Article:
Due to current rumour that appears on the net and in chats around me because of my talk on wednesday at ISWC: gnowsis is not part of KDE. But nepomuk-kde is part of kde.
its all a bit complex: gnowsis was my diploma thesis and was continued as open source project at DFKI, where I started working in 2004. In 2006, NEPOMUK started as a EU project (hence NEPOMUK was then used as project name for an EU research project, not for software) which funded research on Semantic Desktop. Gnowsis continued a bit until about December 2006, when we reached version 0.9.2, which is the last release.
Since then, most of our energy goes into dev.nepomuk.semanticdesktop.org (“Psew”, nepomuk-server) which is a Java-based Semantic Desktop research prototype, and much work also goes into nepomuk.kde.org, which is a KDE based semantic desktop product.
nepomuk-KDE = product
gnowsis = Leo’s hibernating Semantic Desktop open source project
nepomuk-server = java based semantic desktop research prototype (=most many features, but less inteagration with os as KDE has)
psew = GUI for nepomuk-server (at the moment also bundles nepomuk-server)
All of them share the same concepts: RDF on the desktop, a PersonalInformationModel, Annotation of everyday things, embedding into existing applications (=thats where we differ from others like haystack).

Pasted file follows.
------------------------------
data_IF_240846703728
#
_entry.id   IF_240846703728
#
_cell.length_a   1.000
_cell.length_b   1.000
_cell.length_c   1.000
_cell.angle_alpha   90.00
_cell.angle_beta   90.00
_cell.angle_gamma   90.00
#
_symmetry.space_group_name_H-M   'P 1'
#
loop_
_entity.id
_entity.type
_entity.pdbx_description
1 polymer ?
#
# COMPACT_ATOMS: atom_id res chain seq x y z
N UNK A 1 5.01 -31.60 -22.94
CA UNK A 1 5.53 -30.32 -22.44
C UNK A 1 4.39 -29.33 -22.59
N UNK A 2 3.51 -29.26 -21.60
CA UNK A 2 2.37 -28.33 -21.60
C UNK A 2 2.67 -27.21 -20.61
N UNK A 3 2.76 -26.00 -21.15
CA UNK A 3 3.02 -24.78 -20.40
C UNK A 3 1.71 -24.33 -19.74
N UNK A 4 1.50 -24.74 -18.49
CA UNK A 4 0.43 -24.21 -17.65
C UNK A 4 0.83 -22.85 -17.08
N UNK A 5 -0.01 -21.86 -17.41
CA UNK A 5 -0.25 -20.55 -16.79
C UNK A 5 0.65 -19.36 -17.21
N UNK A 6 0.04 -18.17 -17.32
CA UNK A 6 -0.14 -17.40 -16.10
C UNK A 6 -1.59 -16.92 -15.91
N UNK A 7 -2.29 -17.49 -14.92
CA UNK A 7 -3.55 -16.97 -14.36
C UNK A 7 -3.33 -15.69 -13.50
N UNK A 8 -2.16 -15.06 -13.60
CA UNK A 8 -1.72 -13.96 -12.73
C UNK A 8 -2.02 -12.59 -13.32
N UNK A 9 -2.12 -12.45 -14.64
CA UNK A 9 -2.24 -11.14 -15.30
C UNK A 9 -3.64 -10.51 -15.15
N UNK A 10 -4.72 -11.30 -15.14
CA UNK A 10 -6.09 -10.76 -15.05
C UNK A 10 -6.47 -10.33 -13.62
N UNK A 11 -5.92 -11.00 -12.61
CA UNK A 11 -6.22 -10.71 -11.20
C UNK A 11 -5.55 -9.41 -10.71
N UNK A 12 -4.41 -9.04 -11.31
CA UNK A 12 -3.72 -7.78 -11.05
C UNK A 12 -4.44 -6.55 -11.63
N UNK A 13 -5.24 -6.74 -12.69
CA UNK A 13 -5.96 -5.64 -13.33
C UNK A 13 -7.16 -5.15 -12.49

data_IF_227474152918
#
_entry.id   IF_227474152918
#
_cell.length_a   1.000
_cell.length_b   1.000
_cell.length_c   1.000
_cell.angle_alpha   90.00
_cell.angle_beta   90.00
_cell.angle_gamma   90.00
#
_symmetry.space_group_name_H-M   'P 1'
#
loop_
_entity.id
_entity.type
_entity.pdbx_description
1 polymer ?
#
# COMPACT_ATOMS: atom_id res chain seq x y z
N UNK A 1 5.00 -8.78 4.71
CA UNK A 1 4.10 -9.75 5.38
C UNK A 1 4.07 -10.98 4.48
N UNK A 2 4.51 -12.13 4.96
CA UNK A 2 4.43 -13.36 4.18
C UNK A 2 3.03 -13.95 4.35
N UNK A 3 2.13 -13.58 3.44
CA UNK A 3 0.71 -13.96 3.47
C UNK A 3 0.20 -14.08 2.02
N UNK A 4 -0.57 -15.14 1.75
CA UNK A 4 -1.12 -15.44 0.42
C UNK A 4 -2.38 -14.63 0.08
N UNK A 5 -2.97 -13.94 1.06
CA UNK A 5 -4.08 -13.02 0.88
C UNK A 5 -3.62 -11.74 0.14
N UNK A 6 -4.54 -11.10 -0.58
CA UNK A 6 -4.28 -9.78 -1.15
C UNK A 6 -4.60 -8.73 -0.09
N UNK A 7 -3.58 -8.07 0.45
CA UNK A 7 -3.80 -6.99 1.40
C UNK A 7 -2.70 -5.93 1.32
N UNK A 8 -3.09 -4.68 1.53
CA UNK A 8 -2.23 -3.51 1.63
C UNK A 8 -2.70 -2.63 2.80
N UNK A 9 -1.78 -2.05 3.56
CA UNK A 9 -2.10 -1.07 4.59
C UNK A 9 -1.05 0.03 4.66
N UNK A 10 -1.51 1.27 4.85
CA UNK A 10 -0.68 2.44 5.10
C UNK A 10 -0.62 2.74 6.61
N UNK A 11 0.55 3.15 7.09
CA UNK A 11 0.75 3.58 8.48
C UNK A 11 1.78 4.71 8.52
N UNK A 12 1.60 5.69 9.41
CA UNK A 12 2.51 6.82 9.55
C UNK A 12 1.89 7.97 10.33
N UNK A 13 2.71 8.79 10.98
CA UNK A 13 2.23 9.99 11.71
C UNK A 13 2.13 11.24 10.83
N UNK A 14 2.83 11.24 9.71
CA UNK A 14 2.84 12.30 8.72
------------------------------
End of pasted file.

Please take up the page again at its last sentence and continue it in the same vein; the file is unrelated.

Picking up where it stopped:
but as people keep asking about it: I do long for a working semantic desktop, and porting gnowsis’ simplicity to KDE would indeed be nice.
How nice? Nice enough that you want to pay me something to do it?
Because I would like to continue working on this the next years (NEPOMUK EU project or not) …. the first six years were already quite rewarding 🙂
ANNOUNCEMENT OF Aperture 1.2.0 RELEASE
Aperture is a Java framework for extracting full-text content and
metadata from various information systems (e.g. file systems, web sites,
mail boxes) and the file formats (e.g. documents, images) occurring in
After three years of development Aperture is stable enough
to drop the .beta suffix from the release. 1.2.0 leverages
architectural improvements made in 1.1.0.beta to bring
support for compressed archives and to streamline
email processing. A completely new service – the
DataSourceDetector allows applications to provide
suggestions to users about the data sources on their
desktops. A host of bugfixes and minor improvements rounds
the image of the leanest and meanest version of Aperture
ever made. Enjoy.
- a completely new Aperture service – the
DataSourceDetectors – can be used to provide advice to
the user about the data sources on the desktop
- new subcrawlers for .zip, .gzip, tar and bzip2 compressed
- unification of the email handling – now the ImapCrawler,
MboxCrawler and the MimeSubCrawler use the same code in
the DataObjectFactory to convert emails to RDF. The
MimeExtractor has been deprecated, switch to
- some bugfixes in the email handling code, plain text, and
xml attachments are treated correctly, threads are
reflected in the resulting rdf
- the pdf extractor has some basic support for XMP metadata
(thanks to JempBox)
- a completely new XmlSafetyUtil class that helps to deal
with characters that are valid in RDF, but invalid in XML
thus breaking the serialization
- the uris of subcrawled resources follow the pattern
established by the Apache Commons VFS project.
- new Sesame 2.2.1 bundled with Aperture features dramatic
performance optimizations, e.g. the aperture test suite